The centrepiece of Control Room A is the 96-channel SSL Duality δelta Pro Station console, while Control Room B will house a 48-channel Duality δelta. Monitoring for the musicians in Stage A is managed by an SSL L500 Live console. According to Mazagg, the Duality δelta console was their first choice for several reasons, not least being its flexible input path. This allows the operator to choose between using just the ultra-clean Super Analogue path or adding the VHD (Variable Harmonic Drive) circuit for an adjustable, characterful input.

The Duality Pro Station ‘wrap-around’ frame allows the centre section to accommodate a large display so that the operator can have direct DAW control from the sweet spot, while keeping the rest of the console within easy reach and taking advantage of the Duality’s DAW control aspect. Dualities were chosen for both the A and B control rooms so that clients can easily move between the two spaces, depending on need. This also allows both consoles to be used simultaneously, effectively creating a single 144-channel recording console.

In addition to analogue wiring between the control rooms and recording spaces, audio is converted and distributed via a high-capacity, redundant Dante network to all spaces and rooms in the facility for recording and monitoring. SSL Alpha-Link MX 16-4 and 4-16 interfaces do the A/D and D/A conversion, while Madi-Dante bridging and sample-rate conversion is handled by SSL Network I/O Madi-Bridges. Pro Tools HD I/O, meanwhile, is taken care of by SSL Delta-Link interfaces.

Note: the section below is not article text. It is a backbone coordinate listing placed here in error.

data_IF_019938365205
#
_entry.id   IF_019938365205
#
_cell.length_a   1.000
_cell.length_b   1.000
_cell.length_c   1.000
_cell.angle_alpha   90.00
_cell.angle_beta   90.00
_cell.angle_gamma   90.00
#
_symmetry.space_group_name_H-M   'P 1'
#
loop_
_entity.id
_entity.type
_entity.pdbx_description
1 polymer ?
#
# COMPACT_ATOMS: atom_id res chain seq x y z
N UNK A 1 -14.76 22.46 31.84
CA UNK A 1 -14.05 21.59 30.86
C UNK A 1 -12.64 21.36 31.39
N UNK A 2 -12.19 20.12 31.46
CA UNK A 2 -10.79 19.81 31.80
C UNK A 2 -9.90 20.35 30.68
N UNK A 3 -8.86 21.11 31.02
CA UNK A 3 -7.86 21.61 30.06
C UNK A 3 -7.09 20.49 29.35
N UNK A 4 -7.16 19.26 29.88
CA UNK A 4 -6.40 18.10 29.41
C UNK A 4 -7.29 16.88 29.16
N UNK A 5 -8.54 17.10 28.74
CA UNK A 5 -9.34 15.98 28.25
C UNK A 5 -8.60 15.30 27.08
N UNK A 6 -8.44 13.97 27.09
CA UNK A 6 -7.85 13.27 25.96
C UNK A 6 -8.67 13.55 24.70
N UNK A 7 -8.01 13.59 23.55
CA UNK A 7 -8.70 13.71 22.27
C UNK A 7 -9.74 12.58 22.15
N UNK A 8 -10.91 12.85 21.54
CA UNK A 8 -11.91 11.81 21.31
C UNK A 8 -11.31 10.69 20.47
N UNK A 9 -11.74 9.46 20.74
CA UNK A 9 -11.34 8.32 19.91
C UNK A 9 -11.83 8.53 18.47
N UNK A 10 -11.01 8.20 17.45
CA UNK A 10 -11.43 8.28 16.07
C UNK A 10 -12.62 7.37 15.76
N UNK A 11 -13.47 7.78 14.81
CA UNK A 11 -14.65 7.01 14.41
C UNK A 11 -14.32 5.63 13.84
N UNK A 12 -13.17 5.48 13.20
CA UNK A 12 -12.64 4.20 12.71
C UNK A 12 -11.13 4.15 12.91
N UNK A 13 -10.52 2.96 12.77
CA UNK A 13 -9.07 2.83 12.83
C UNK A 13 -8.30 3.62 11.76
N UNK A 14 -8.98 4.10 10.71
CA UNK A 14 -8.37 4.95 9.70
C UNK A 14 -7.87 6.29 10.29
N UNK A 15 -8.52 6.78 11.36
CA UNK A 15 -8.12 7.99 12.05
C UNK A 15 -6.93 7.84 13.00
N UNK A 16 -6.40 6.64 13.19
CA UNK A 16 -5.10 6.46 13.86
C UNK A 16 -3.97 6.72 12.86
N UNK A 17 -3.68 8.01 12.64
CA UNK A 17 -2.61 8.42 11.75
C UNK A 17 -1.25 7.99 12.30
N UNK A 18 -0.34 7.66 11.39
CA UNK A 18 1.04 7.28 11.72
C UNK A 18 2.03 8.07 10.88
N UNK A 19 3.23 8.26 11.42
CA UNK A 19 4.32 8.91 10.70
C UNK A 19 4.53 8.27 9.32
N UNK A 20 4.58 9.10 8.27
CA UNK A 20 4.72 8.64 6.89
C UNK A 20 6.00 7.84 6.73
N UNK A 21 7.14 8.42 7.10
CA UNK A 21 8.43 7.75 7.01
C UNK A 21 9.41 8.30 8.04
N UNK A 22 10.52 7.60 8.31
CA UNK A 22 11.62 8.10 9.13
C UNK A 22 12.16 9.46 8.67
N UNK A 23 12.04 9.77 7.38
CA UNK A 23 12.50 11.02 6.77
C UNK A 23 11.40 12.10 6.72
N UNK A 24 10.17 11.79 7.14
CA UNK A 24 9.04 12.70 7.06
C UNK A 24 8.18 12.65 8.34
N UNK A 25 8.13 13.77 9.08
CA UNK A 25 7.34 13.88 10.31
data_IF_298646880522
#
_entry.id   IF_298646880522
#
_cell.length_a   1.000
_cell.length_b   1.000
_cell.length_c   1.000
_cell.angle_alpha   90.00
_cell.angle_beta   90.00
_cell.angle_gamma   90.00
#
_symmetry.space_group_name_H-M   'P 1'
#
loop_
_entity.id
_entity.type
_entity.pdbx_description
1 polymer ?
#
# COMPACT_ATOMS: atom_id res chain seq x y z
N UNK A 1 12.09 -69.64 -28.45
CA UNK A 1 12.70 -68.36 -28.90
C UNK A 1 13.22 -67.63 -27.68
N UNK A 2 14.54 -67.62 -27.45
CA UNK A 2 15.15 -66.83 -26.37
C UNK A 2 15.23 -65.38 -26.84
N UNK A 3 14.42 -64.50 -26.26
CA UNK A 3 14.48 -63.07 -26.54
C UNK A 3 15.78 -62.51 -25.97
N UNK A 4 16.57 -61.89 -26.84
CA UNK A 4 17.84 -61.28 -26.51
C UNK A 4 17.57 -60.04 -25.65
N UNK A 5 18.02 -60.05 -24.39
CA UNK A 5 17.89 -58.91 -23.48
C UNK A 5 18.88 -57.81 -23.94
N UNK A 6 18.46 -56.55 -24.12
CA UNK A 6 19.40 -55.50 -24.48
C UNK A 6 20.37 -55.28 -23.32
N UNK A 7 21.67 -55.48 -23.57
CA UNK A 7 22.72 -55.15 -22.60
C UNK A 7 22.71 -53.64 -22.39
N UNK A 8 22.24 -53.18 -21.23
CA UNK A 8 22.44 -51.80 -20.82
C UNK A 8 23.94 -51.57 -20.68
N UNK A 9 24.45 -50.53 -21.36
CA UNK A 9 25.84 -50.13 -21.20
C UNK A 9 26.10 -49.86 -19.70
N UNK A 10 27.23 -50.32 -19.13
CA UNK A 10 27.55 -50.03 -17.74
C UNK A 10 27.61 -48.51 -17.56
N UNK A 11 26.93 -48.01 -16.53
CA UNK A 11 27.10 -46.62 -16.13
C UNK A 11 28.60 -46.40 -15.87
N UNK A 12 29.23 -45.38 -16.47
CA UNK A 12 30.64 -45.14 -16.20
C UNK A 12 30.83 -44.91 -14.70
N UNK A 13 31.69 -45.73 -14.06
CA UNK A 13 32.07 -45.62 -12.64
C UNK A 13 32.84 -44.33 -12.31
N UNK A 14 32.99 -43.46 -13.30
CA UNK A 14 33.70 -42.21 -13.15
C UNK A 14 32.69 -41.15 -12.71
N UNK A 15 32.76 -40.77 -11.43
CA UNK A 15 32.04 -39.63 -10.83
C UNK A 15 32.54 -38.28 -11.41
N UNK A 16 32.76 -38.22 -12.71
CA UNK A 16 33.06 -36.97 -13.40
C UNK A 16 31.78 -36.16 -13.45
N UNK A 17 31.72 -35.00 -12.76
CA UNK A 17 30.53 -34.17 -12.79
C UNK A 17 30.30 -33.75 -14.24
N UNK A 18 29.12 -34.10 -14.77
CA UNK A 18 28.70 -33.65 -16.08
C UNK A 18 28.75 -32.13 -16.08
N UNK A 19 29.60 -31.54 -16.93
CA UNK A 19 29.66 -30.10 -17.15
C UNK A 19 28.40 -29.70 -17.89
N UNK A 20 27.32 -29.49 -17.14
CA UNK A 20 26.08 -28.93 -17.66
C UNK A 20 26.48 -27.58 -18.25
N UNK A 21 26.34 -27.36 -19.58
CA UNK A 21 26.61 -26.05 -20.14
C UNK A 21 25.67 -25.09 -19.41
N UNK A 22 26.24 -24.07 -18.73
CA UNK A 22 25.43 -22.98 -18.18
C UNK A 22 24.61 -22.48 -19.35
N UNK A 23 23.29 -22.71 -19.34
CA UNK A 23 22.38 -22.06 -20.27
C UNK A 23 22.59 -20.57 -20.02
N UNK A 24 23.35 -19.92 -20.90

The Network is clocked at the recording sample rate (normally 192kHz) and, by dividing this word clock and using the fast, high-quality sample rate conversion in the Network I/O Bridges, other components in the system can be clocked for appropriate sample rates. Pre-lay sessions can be played back at 48kHz, for example, while the monitoring feeds and the L500 console can be clocked at 96kHz. The network latency is less than 0.7ms from microphone back to headphones – something that Mazagg notes was only possible using the SSL Network I/O and Alpha-Link combination together with careful network design.